The St. Clair tunnel Opened.
Ceremonies at Port Huron and Sarnia Eraster Wyman's Speech.
Port Huron, Mich., Sept 19 The ceremonies attendant upon the opening of the Grand Trunk railroad tunnel under the St. Clair River at this point was begun last evening with a banquet tendered by the citizens of Port Huron to Sir Henry Tlyer, president, General Sargent and Chief Engineer Hobson of the Grand Trunk road Governor Winans, Congressman Hartsaff, General Hartsnuff, collector of the port and the municipal officers were among the company and speeches were made congratulating the Grand Trunk Railroad and its members on the accomplishment of the great enterprise. The response was made by Sir Henry Tyler of behalf of the company. He felt it to be a matter of congratulation that the means had been afforded for an extension of the commerce of the two countries.
Port Huron, Mich., Sept. 19 The greatest sub marine tunnel on the North American continent was formally opened to traffic this afternoon with simple but impressive ceremonies. According to the original program it had been intended to make the event a brilliant one by the presence of President Harrison, the governor general of Canada and other notable people, but they all had engagements and the program was changed. The day was a holiday here and at Sarnia.
President Sir Henry Tyler of the Grand Trunk Railroad and a number of guests went through the tunnel on special trains. They were received at Port Huron by the mayor. After several speeches the party returned and took part in a banquet at Sarnia. Hon. Erastus Wyman was the principal speaker.
He said it was a testimony to the greatness of Great Britain that she levied the tribute from every part of the known world. This she was enabled to do by the enormous aggregation of money which in the last century had thus accumulated, and which in turn was again furnished by her capitalists for the development of every country under the sun. In no quarter of the globe has this purpose of development been more effectually performed than in the great constellation of common wealth comprising the western and northern states. For, strange as it may appear, by the expenditure of British money within British territory, quite as great a contribution has been made to the growth of the country outside of that territory as has been afforded even by the expenditure within the country itself.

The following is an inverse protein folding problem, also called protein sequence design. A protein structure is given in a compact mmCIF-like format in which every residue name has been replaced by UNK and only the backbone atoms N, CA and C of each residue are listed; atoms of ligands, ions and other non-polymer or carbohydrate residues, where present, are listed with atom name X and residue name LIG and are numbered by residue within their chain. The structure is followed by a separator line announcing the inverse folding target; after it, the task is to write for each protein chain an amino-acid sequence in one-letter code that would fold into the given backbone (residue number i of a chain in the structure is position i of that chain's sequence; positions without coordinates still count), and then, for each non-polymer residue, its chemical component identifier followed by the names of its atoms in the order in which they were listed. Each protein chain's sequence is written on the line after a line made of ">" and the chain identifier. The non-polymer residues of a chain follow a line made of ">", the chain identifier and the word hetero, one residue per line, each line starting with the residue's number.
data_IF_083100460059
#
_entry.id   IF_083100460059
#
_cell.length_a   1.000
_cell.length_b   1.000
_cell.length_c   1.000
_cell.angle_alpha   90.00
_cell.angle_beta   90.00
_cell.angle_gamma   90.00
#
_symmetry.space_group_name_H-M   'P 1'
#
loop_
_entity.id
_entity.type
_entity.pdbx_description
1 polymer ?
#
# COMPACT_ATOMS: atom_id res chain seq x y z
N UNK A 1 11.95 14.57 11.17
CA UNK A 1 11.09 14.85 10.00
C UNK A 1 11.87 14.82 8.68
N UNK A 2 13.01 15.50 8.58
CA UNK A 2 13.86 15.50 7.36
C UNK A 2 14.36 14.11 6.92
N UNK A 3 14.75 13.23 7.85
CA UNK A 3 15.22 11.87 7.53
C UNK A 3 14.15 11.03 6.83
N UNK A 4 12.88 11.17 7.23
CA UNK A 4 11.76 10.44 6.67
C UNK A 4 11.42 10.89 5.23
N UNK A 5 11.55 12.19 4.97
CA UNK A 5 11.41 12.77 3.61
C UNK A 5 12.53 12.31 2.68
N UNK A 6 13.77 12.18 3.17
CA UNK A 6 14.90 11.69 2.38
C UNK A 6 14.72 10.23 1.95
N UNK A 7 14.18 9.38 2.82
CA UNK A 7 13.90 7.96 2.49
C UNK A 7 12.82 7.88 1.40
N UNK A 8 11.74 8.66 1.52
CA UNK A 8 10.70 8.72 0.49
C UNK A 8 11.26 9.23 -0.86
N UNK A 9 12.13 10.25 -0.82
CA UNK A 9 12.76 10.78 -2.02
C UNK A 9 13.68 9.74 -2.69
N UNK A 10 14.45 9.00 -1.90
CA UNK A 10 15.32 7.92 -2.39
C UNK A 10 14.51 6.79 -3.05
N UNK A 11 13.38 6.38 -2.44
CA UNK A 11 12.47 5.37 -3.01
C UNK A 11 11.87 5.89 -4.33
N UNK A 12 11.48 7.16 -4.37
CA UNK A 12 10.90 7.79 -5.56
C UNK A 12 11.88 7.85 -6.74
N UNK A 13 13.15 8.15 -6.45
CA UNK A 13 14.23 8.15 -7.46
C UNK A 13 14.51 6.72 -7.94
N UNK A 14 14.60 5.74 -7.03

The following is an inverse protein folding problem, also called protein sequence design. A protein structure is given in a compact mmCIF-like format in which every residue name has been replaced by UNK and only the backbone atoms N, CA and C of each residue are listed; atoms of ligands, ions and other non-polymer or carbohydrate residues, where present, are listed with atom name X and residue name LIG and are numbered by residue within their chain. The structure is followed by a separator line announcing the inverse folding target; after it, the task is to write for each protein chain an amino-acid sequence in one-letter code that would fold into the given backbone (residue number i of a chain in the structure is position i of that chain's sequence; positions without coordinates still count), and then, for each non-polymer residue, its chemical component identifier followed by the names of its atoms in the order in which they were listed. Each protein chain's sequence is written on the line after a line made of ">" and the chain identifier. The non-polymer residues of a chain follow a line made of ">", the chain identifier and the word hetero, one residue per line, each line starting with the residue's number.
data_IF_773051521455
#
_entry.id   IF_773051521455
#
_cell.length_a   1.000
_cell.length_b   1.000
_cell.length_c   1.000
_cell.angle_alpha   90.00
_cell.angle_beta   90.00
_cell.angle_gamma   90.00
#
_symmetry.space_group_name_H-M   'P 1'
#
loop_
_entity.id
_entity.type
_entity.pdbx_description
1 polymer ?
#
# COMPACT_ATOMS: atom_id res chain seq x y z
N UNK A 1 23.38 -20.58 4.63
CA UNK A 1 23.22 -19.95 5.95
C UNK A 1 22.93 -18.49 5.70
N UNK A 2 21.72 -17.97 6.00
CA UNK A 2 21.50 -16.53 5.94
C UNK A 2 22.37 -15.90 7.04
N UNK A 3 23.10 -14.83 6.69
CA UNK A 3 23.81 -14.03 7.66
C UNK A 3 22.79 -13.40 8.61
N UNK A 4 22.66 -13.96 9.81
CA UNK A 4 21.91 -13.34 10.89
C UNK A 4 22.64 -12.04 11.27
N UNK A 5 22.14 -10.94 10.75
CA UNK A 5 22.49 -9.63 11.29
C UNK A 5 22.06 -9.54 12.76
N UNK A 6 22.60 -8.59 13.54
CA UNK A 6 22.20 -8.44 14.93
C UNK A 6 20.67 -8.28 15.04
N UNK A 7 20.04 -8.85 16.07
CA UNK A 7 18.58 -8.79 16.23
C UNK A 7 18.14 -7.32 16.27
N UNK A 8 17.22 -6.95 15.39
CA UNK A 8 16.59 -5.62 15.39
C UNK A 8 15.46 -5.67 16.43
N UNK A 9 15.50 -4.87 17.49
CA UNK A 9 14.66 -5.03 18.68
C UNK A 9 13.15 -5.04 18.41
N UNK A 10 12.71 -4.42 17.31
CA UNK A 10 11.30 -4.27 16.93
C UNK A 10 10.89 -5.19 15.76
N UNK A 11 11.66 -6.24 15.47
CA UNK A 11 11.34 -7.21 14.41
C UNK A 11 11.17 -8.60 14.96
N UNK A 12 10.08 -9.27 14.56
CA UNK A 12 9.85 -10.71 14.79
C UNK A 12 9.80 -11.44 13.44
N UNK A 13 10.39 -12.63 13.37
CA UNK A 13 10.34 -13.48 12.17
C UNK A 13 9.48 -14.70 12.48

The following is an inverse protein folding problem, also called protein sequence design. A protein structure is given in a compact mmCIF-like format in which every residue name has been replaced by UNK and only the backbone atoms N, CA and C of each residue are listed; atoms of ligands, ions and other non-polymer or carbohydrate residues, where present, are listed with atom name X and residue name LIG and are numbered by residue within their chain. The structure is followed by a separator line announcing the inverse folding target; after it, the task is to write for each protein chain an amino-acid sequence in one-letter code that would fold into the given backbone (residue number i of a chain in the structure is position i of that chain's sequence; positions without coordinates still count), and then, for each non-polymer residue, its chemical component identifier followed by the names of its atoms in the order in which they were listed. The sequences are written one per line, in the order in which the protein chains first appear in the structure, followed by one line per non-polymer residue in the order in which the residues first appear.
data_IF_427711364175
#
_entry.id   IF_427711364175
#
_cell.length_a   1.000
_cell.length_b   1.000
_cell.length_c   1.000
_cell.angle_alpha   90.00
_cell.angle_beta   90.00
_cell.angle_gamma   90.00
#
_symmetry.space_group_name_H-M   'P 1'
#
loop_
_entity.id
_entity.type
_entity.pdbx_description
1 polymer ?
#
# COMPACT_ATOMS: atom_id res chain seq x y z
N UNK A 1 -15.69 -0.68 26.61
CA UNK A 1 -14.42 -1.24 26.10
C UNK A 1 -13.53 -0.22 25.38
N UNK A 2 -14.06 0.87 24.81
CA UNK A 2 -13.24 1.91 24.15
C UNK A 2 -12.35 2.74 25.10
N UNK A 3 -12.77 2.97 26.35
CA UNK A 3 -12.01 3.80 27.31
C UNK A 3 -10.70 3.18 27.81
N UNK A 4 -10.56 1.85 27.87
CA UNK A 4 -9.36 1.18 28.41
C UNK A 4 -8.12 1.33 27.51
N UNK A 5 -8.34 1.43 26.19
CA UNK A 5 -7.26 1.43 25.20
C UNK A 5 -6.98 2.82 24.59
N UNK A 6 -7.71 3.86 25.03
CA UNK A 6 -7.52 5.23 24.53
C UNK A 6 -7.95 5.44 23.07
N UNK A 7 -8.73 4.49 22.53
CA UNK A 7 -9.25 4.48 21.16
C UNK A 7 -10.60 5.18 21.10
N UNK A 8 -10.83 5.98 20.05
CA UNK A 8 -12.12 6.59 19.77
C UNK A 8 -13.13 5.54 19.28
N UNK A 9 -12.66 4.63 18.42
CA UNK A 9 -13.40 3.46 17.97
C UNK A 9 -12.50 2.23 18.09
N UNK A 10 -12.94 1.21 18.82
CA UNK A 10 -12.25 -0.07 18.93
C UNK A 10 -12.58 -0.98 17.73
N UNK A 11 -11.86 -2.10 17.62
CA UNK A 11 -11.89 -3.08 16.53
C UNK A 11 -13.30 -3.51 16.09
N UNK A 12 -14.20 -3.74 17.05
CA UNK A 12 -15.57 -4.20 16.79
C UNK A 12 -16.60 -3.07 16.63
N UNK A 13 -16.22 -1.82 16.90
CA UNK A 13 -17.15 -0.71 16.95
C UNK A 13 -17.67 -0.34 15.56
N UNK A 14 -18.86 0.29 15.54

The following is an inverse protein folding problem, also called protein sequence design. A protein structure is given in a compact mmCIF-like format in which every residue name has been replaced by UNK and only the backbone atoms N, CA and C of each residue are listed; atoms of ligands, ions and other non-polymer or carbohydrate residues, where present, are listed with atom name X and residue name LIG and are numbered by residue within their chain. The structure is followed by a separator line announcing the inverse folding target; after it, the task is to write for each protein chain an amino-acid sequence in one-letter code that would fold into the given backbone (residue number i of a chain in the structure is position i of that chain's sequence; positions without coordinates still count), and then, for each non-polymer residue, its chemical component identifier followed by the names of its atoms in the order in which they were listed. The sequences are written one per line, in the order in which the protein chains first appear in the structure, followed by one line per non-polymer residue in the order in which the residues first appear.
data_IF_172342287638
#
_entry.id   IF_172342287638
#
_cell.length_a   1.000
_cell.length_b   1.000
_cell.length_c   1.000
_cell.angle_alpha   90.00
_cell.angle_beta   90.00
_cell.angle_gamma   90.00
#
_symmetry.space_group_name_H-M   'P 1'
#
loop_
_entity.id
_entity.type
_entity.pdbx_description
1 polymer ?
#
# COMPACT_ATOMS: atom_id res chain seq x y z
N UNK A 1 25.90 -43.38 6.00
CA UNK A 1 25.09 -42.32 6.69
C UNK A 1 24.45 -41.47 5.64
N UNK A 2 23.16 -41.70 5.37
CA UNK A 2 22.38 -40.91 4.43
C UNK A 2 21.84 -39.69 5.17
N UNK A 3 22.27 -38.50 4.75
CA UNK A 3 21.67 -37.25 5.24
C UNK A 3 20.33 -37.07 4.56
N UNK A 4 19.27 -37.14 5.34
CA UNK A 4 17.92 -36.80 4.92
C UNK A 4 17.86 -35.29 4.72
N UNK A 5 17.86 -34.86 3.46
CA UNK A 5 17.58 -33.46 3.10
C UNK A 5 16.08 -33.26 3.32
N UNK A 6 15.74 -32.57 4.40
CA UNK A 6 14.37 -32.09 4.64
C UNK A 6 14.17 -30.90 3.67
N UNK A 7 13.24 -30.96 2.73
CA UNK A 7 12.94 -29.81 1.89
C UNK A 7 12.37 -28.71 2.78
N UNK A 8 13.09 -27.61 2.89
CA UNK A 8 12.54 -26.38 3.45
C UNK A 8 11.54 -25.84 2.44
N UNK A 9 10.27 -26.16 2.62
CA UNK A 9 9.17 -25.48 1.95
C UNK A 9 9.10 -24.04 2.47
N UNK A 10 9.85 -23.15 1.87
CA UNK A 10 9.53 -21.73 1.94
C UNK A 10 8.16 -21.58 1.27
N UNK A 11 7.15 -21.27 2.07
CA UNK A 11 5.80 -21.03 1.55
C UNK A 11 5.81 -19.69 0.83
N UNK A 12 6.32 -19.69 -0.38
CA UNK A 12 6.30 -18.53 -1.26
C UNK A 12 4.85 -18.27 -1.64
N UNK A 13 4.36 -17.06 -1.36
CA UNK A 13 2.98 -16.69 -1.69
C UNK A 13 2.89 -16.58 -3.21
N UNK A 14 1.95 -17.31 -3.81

The growth of the western states is the most marvelous growth the world had ever seen. Yet it may be doubted whether this growth would ever have been possible but the splendid means of communication afforded by the Canadian railroads, which have been altogether built by British capital. It is true that the development of the American railroad system from Chicago, southeast, have reached the greatest perfection and their ability to handle the vast traffic dependent on them may not be doubted. But, long in anticipation of the wants of the great west, coincident with its growth and enormous progress, the Canadian railroads have offered an outlet for a steady stream of wealth, without the realization of which the progress of the west would have been stinted and retarded. In the great tunnel which to-day is opened for the first time for traffic, is found a fitting compliment of the magnificent achievement of the Canadian railroad system.
But while British capital within British territory has done much toward the development of the most important portion of the United States, how strange is it that a relative progress has not been made within Canada itself. It is an interesting problem to solve, to account for the retardation of progress on one side of the border, while on the other side a progress has been made more remarkable than the world has ever witnessed. In vain, is the cause sought for in natural or physical or financial disabilities. It seems to lie in the political condition, which, while extremely favorable to Canada, so far as free government is concerned, nevertheless has materially retarded her progress. For selfish political ends a barrier has been erected athwart the continent which completely isolates one section of the English-speaking race from the other and which even great tunnels and great railway arteries pierce in vain, so far as increase in intimacy of relations between the two countries will ever exist to justify so large an expenditure, so long as the policies of both are actuated by a reciprocity in tariff, rather than a reciprocity in trade.
Let us hope that the great tunnel which we now inaugurate, will illustrate the blessed advantage of unrestricted intercourse to such a degree that before long the perfect reciprocity which exists between the states of the union and the provinces of the Dominion will be created between the two nations.